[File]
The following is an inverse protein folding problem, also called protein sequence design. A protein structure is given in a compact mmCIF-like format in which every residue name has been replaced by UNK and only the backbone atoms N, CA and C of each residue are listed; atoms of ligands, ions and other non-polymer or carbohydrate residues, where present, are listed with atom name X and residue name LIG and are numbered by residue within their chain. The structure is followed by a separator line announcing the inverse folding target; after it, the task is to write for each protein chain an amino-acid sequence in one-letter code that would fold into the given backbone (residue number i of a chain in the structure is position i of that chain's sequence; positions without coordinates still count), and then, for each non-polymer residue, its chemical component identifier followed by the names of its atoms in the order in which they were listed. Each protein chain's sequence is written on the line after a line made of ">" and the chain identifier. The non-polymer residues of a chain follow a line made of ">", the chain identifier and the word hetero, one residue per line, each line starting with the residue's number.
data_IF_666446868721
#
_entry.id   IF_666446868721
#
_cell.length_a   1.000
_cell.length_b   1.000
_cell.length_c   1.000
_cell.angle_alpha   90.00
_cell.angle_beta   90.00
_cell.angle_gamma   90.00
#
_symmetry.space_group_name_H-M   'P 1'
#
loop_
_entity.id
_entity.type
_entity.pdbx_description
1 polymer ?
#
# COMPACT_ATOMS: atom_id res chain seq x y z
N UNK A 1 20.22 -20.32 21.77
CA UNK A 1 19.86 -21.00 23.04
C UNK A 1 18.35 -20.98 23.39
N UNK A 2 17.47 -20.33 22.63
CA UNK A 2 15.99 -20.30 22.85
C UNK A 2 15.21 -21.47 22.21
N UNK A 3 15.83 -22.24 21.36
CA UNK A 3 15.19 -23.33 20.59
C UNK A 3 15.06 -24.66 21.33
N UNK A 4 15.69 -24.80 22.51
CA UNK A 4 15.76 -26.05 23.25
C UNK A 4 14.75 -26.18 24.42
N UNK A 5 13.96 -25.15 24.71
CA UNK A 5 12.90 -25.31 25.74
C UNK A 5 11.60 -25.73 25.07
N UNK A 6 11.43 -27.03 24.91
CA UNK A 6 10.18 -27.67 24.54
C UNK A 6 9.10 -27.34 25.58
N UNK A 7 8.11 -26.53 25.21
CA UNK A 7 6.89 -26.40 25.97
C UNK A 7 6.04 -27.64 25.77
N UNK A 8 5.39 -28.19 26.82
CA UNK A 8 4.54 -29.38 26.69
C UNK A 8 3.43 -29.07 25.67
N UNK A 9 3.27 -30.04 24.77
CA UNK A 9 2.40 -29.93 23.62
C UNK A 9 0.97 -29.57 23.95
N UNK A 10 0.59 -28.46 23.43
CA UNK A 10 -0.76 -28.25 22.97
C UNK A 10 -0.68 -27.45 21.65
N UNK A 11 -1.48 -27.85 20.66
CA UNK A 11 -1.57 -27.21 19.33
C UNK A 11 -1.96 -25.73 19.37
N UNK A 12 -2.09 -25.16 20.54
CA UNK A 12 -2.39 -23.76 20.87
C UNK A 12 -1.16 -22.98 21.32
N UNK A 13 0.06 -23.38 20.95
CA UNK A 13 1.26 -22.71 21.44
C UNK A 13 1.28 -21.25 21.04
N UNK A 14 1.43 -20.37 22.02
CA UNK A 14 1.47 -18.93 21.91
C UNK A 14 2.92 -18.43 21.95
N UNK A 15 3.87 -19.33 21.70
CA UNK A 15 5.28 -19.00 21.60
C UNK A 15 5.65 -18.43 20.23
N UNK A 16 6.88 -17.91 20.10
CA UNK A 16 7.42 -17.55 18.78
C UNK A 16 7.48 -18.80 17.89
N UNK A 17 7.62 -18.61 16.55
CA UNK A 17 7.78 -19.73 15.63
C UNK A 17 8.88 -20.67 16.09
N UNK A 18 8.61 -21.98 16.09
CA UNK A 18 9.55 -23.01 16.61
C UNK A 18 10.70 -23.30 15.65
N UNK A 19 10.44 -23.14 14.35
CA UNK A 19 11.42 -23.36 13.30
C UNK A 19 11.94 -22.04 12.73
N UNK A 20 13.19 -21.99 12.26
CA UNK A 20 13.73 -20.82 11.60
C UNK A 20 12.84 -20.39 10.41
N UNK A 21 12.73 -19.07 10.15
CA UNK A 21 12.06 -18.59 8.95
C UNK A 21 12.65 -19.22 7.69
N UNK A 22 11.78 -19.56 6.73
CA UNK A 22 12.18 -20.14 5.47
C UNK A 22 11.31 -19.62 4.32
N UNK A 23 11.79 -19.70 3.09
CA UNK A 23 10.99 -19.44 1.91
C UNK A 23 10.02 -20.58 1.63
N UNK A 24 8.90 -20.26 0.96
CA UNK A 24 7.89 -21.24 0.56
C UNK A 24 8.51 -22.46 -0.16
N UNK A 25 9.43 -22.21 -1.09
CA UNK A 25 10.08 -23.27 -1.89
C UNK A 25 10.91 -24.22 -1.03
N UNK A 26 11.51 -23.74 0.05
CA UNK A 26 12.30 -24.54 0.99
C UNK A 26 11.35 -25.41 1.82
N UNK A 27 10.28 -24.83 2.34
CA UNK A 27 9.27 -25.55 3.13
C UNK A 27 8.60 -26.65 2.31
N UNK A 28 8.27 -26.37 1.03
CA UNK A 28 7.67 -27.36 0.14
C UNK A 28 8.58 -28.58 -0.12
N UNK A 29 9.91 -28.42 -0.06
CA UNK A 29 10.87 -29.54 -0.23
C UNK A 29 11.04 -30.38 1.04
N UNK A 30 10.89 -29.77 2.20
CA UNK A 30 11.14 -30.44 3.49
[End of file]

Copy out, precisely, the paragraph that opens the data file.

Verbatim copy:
The following is an inverse protein folding problem, also called protein sequence design. A protein structure is given in a compact mmCIF-like format in which every residue name has been replaced by UNK and only the backbone atoms N, CA and C of each residue are listed; atoms of ligands, ions and other non-polymer or carbohydrate residues, where present, are listed with atom name X and residue name LIG and are numbered by residue within their chain. The structure is followed by a separator line announcing the inverse folding target; after it, the task is to write for each protein chain an amino-acid sequence in one-letter code that would fold into the given backbone (residue number i of a chain in the structure is position i of that chain's sequence; positions without coordinates still count), and then, for each non-polymer residue, its chemical component identifier followed by the names of its atoms in the order in which they were listed. Each protein chain's sequence is written on the line after a line made of ">" and the chain identifier. The non-polymer residues of a chain follow a line made of ">", the chain identifier and the word hetero, one residue per line, each line starting with the residue's number.